Alec Holcomb claims that he’s not very good at the popular video game “Guitar Hero.” That’s hard to believe, though. The 14-year-old is an accomplished guitarist who has already won two competitions.
“It just takes a lot of hard work to be great at an instrument,” Alec says. “You have to really focus on how you’re playing. You have to be scientific about it and make sure you can overcome each little obstacle.”
Alec is a Myra Jackson Blair Scholar at Blair, where he has been studying with Associate Professor John Johns for two years. He started playing when he was 7 and became serious about it at age 10.
“He’s a phenomenal talent because of his age,” Johns says. “He’s only 14, and he’s playing music that’s generally not played until you get much older. I have music majors who aren’t playing some of Alec’s repertoire.”
The Myra Jackson Blair Senior Scholarships nurture young talent like Alec. The funds are awarded to pre-college students in grades 7–12 on the basis of their talent and ability. Each scholarship recipient receives private lessons. They also take a music theory course and a music history course—all at no charge. Roland Schneller, Chancellor’s Professor of Piano, oversees the program which currently funds about 40 students. The value of each scholarship is $2,500 to $3,000.
“You would be amazed at the level of some of our junior and senior high students,” Schneller says. “And at our last auditions, there were half a dozen students that just blew us away. The maturity level of some of these teenagers is incredible. I never played at that level at that age.”
Blair also offers need-based pre-college scholarships to students in grades 3–12, namely the Valere Blair Potter Scholarships. In all, close to 200 Blair pre-college students are on scholarship.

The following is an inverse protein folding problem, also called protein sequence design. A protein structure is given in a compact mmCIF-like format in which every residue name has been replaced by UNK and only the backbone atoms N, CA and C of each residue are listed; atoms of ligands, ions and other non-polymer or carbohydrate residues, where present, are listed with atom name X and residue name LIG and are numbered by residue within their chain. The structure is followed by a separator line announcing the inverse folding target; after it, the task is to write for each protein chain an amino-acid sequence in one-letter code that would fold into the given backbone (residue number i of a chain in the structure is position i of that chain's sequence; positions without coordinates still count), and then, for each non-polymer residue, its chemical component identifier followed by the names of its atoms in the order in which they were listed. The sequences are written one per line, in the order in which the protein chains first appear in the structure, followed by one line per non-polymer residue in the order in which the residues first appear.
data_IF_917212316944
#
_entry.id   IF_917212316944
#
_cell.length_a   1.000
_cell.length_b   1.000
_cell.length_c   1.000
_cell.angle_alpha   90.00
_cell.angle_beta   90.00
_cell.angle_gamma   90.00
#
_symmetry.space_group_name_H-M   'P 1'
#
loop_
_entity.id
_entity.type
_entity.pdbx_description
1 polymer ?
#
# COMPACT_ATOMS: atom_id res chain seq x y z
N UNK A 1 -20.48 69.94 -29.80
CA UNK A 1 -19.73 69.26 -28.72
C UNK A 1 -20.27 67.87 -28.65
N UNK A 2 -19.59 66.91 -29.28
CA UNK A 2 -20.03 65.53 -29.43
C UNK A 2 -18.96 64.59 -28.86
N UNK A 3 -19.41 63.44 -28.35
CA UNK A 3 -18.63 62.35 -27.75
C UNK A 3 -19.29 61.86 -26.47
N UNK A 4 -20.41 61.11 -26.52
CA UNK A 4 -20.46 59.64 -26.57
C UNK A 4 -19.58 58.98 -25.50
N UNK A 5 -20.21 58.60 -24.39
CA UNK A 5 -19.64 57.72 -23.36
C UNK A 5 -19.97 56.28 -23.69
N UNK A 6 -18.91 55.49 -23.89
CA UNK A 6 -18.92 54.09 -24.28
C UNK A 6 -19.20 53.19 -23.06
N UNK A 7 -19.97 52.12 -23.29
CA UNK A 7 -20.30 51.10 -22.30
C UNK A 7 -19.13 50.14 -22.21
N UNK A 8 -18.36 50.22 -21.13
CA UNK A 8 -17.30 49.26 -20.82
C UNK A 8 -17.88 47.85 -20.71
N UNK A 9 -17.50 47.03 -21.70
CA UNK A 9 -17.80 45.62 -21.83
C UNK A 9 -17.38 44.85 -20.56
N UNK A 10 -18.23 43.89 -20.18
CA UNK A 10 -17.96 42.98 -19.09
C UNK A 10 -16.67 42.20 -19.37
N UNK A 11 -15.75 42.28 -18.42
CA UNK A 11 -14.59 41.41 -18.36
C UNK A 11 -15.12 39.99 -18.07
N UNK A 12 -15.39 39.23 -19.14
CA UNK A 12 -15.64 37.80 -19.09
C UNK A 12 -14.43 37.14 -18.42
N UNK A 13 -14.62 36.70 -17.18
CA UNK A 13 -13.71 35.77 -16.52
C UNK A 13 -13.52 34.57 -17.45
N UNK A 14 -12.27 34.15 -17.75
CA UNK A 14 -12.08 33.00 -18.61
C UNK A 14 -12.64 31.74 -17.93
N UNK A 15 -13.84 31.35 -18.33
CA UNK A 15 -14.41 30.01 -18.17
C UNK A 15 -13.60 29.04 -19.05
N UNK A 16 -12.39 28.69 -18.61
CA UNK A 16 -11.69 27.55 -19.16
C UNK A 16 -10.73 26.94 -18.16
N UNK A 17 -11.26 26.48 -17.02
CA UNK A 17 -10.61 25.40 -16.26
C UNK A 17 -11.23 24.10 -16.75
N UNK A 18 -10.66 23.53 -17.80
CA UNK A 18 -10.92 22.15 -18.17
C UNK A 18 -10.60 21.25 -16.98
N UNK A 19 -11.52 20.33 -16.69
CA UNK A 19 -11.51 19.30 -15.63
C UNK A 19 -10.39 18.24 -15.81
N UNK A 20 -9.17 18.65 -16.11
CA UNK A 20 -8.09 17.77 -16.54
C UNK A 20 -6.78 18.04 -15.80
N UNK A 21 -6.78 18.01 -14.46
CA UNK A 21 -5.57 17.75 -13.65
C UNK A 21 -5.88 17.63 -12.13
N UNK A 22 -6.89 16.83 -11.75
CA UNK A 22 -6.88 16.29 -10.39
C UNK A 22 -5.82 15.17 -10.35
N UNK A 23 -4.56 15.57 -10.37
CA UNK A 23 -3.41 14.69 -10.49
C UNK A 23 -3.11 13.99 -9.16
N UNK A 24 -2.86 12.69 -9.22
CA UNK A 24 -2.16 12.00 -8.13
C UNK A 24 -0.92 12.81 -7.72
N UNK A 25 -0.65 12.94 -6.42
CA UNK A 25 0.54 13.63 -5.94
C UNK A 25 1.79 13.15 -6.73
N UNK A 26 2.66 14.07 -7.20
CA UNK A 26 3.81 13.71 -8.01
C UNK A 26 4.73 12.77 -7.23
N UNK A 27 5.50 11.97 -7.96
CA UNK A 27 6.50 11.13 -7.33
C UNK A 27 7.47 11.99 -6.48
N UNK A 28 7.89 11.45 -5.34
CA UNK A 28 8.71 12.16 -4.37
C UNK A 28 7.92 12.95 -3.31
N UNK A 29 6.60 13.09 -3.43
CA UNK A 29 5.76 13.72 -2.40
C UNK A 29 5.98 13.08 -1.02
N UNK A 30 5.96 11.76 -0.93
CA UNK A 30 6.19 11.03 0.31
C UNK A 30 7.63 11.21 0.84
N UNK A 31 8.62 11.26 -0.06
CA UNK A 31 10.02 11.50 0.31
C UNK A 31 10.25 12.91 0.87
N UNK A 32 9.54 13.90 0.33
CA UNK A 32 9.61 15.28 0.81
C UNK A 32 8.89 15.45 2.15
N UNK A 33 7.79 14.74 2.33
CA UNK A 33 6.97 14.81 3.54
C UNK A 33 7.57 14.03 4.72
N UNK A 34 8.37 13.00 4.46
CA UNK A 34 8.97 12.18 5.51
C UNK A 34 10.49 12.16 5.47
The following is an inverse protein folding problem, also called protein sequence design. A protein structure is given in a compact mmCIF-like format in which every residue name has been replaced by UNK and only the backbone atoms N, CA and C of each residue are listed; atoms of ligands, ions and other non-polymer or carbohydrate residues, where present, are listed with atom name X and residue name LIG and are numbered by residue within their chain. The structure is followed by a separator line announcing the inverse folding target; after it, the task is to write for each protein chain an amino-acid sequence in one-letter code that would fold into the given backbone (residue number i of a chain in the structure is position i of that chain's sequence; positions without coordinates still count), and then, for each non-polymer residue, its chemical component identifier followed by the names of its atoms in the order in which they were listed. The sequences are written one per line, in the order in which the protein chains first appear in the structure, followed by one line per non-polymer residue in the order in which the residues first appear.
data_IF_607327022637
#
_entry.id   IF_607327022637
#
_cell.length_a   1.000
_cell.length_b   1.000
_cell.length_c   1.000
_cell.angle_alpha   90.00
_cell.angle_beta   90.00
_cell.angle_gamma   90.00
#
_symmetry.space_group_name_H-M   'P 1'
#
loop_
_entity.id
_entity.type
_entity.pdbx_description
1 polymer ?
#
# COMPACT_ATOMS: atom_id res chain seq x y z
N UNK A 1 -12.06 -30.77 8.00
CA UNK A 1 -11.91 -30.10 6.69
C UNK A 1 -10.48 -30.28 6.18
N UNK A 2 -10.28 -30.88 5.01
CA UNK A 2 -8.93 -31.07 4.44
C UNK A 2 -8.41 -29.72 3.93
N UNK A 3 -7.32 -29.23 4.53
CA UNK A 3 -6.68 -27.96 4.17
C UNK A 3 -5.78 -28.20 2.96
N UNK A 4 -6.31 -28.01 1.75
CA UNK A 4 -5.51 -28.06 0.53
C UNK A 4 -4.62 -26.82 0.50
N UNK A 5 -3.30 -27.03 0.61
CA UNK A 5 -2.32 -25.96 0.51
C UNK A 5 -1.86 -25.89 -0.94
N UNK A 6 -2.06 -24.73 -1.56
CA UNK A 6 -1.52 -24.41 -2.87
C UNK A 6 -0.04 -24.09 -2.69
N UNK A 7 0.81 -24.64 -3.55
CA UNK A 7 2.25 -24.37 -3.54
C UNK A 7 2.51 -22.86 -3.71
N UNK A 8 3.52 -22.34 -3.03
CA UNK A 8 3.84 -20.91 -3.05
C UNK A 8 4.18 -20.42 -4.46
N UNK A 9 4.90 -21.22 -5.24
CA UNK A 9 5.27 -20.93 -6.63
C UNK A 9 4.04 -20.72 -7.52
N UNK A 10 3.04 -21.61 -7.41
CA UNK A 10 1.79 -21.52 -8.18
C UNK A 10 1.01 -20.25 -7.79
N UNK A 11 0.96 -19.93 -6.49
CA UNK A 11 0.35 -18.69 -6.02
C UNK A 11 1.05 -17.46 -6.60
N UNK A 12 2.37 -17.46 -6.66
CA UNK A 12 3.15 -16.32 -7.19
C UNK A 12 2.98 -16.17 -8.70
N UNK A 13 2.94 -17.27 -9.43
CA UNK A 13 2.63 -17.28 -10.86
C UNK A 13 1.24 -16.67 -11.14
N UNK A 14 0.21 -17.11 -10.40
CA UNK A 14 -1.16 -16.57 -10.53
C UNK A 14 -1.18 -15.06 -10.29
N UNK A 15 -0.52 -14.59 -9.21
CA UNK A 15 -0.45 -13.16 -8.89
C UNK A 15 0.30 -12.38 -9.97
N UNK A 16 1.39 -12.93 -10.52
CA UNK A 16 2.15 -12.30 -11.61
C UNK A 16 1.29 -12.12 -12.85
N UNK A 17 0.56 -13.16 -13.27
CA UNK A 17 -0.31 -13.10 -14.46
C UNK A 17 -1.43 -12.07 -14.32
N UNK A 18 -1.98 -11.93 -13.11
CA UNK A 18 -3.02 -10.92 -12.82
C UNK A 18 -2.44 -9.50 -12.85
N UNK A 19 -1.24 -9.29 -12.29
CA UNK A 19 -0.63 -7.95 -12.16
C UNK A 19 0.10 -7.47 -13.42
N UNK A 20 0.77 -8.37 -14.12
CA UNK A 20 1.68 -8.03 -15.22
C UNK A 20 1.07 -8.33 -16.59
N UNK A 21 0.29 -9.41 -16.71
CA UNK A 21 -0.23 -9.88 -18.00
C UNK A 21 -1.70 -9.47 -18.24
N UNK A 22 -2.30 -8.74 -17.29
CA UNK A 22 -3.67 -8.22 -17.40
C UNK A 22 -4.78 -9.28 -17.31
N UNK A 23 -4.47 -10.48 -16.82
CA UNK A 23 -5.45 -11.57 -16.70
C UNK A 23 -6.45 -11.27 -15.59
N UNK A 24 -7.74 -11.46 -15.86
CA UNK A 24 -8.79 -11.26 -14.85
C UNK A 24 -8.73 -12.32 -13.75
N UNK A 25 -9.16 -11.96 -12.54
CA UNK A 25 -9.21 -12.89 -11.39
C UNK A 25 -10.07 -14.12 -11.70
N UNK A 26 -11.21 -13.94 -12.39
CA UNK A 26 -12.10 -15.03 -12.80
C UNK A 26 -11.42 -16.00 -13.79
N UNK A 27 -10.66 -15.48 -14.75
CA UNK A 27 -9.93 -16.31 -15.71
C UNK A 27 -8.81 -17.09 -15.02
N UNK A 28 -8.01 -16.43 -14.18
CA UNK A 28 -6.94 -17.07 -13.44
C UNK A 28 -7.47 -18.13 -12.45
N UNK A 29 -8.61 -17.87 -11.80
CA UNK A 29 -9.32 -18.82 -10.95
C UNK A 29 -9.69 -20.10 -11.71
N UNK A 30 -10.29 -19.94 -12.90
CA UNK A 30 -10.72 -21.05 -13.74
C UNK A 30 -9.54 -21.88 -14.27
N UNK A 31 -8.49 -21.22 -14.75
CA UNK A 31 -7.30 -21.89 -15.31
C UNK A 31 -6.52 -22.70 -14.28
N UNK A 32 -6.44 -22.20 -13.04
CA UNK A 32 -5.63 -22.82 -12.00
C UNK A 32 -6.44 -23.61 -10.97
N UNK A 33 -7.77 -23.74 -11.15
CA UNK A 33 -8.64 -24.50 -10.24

“We try to attract kids who can’t afford to come to Blair,” Schneller says. “We have kids who come from schools where music isn’t cool. Then they come to Blair and see all the other kids playing the piano and carrying their instruments, and they feel like they’re part of something.”
The sense of belonging is something that Alec has noticed about Blair as well.
“It’s really nice being here because there are other people in the same boat as you,” he says. “They understand what it is to work at an instrument. It’s just fun to walk down the hallways and hear and see all the different instruments playing.”
Many of Blair’s pre-college scholarship students have gone on to careers in music, whether it be playing or teaching. However, a musical career is not necessarily the goal, according to Schneller.
“If a student can feel the excitement of what it is to make beautiful music, that’s a success story,”
Like all teenagers, Alec isn’t sure what the future holds.
“I don’t know yet where the guitar will take me,” he says. “But I know that if I keep working at it, it will take me pretty far.”
© 2016 Vanderbilt University | Photo credit: John Russell